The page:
September 27, 2013

THE SKED Season Premiere Review: “Parenthood”


PARENTHOOD:  Thursday 10PM on NBC

PARENTHOOD, like Parks & Recreation, is one of NBC’s little engines that could, chugging along to a fourth season despite mediocre ratings.  (And last night’s series-low-tying 1.6 in its Thursday night debut won’t help any.)  Whatever the network may consider its failings from a bottom-line point of view, creatively it returned completely in form with an hour written by series creator Jason Katims and directed by Lawrence Trilling.

Katims, going back to his Friday Night Lights days, is a strong believer in spontaneity–portions of Parenthood are filmed without shots being blocked out prior to filming, and some improvisation is encouraged–with the result that despite the melodrama of some of its plotting, no family drama on TV has the sense of reality that Parenthood offers.  A good example was the decision to have Kristina (Monica Potter) suddenly decide to run for Mayor of Berkeley against her former boss Bob Little (Jonathan Tucker), after he asked her to run his campaign.  Kristina is fresh off cancer treatments and has a very young daughter and two other kids (one of them with Asperger’s), so this decision–which occurs to her just a day before the filing deadline–wasn’t the most convincing plot twist in the show’s history.  But the scenes between Kristina and husband Adam (Peter Krause) felt naturalistic and genuine, and that helped sell the storyline.  Similarly, we’ve all seen countless TV shows with new parents and their long nights and doubts, but the ragged, sleepless edge of the scenes between Crosby (Dax Shepard) and Jasmine (Joy Bryant), especially after the Bravermans came for a visit en masse and stayed too long, had an unusually believable rawness.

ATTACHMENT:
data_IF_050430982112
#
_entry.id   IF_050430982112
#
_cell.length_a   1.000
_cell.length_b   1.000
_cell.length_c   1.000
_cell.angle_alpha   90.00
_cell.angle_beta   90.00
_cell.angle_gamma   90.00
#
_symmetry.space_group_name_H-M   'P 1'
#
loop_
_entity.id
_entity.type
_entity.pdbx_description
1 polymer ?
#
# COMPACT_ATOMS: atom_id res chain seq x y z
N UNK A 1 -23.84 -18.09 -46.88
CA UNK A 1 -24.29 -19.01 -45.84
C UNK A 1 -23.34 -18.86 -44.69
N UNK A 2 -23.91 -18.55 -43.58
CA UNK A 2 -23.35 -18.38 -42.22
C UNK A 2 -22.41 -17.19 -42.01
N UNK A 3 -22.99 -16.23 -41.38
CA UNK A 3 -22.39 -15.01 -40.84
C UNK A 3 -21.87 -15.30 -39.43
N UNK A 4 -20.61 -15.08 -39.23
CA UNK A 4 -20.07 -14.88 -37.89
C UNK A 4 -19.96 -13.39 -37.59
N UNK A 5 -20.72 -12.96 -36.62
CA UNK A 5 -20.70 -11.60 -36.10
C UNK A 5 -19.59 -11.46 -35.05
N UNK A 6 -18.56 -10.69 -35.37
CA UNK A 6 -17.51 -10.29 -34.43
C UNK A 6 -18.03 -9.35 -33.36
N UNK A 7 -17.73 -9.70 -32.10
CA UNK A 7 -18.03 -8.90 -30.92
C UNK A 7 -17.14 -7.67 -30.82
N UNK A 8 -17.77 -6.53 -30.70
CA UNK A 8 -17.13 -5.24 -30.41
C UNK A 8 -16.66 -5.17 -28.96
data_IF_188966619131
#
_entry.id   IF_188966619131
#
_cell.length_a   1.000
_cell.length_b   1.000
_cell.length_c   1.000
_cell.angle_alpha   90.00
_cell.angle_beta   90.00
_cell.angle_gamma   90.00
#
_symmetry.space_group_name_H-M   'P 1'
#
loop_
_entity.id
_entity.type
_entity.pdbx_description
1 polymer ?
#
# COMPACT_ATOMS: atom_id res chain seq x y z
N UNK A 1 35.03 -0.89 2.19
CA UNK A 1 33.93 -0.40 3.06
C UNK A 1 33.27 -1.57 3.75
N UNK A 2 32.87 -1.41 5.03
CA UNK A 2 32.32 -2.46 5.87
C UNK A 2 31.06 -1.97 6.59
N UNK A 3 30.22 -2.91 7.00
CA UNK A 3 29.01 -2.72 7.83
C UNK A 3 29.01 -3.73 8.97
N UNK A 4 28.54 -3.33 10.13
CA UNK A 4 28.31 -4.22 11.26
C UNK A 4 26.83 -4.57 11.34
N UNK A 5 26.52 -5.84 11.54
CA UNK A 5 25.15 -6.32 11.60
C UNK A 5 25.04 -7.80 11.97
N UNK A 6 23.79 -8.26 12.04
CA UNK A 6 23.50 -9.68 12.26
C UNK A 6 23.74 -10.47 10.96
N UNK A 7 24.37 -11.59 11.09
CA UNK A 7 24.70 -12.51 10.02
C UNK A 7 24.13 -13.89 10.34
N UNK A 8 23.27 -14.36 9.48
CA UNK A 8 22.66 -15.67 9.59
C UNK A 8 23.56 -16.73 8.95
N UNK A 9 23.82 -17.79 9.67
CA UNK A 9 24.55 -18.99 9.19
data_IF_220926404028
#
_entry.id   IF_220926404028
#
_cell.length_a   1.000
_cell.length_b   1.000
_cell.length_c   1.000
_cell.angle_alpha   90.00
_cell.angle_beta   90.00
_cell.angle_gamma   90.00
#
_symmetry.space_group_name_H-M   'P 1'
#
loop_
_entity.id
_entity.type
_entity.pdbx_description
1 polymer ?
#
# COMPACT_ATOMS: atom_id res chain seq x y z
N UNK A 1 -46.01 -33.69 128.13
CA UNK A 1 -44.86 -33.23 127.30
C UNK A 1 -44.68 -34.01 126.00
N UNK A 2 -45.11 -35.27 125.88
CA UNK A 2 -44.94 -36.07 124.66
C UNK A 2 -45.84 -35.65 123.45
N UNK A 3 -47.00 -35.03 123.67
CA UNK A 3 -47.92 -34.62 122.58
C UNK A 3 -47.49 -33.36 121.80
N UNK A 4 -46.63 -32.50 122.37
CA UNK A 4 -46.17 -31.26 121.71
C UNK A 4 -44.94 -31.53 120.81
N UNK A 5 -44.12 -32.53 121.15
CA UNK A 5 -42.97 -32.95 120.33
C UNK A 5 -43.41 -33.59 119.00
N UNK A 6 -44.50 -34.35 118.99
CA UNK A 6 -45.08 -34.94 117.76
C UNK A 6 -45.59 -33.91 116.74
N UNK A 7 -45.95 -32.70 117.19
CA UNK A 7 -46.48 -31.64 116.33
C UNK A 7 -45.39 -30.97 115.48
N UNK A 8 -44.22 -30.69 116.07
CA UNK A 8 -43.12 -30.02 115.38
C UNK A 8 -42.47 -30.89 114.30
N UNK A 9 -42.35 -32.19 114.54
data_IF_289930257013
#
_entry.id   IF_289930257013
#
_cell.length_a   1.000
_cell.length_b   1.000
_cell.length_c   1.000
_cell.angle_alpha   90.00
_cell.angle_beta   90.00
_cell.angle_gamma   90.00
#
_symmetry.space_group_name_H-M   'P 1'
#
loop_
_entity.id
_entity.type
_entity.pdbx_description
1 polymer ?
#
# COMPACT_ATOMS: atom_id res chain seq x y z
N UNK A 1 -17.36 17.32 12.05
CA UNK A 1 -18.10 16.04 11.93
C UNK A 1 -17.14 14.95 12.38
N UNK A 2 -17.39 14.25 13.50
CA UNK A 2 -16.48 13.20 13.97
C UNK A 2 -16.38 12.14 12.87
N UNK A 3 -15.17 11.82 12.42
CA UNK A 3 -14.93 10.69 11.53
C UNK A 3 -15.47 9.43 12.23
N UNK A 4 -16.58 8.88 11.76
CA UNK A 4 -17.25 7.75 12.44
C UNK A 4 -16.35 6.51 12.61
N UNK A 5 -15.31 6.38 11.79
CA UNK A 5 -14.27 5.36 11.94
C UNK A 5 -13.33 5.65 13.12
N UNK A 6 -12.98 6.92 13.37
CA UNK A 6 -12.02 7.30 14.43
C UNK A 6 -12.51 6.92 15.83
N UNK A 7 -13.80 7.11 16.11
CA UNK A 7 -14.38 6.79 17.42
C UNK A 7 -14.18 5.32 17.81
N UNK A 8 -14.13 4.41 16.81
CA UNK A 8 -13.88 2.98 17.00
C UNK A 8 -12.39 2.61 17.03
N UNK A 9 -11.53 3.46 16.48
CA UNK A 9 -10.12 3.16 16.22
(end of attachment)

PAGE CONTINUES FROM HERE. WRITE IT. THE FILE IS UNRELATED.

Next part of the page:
Happily, Ray Romano, who only has to do what he feels like doing, enjoyed being on Parenthood enough that he chose to come back as socially awkward photographer Hank, which allows the series to explore the promising plot thread from last year that suggested a bond between Hank and Max (Max Burkholder), Adam and Kristina’s son with Asperger’s.  Romano, with his expert timing and the seriocomic chops he showed on the much-missed Men Of A Certain Age, fits perfectly into the Parenthood universe. No doubt it won’t be long before Hank comes back into the orbit of former love Sarah (Lauren Graham), now working as a building super (and part-time photographer) and finally out of her parents’ house, but the show is playing that slowly.  (Hank’s romantic rival probably won’t be seen much, as Jason Ritter has a midseason show on FOX.)

Some of the season’s storylines are more promising than others.  It feels far too easy to predict what’s going to happen now that Joel (Sam Jaeger) has a major contracting job for a gorgeous architect (guest star Sonya Walger), while wife Julia (Erika Christensen) is being blackballed by her former boss.  And the new engagement of Amber (Mae Whitman) to soldier Ryan (Matt Lauria) is a sobfest and it’s barely even started.  But Parenthood is almost always able to pull a new wrinkle out of familiar situations, so it deserves a big-time benefit of the doubt.

One way or another, this is likely to be a pivotal season for Parenthood.  Its full-season order and new timeslot create expectations that the show may or may not be able to satisfy against competition that includes the red-hot Scandal, and once it has 4 seasons in the bank, the show will probably have enough episodes for post-network sale.  In addition, Katims will be dividing his attention this season between Parenthood and his midseason comedy About A Boy, although he has an experienced staff that’s largely been with the series for years to help bear that burden.  Viewers can only be grateful that this low-tech, low-concept, high-quality show, one of the last bastions of broadcast network drama left, has been given the opportunity and–to NBC’s credit–the creative freedom to make it this far.

About the Author

Mitch Salem
MITCH SALEM has worked on the business side of the entertainment industry for 20 years, as a senior business affairs executive and attorney for such companies as NBC, ABC, USA, Syfy, Bravo, and BermanBraun Productions, and before that, at the NY law firm of Weil, Gotshal & Manges. During all that, he has more or less constantly been going to the movies and watching TV, and writing about both since the 1980s. His film reviews also currently appear on and In addition, he is co-writer of an episode of the television series "Felicity."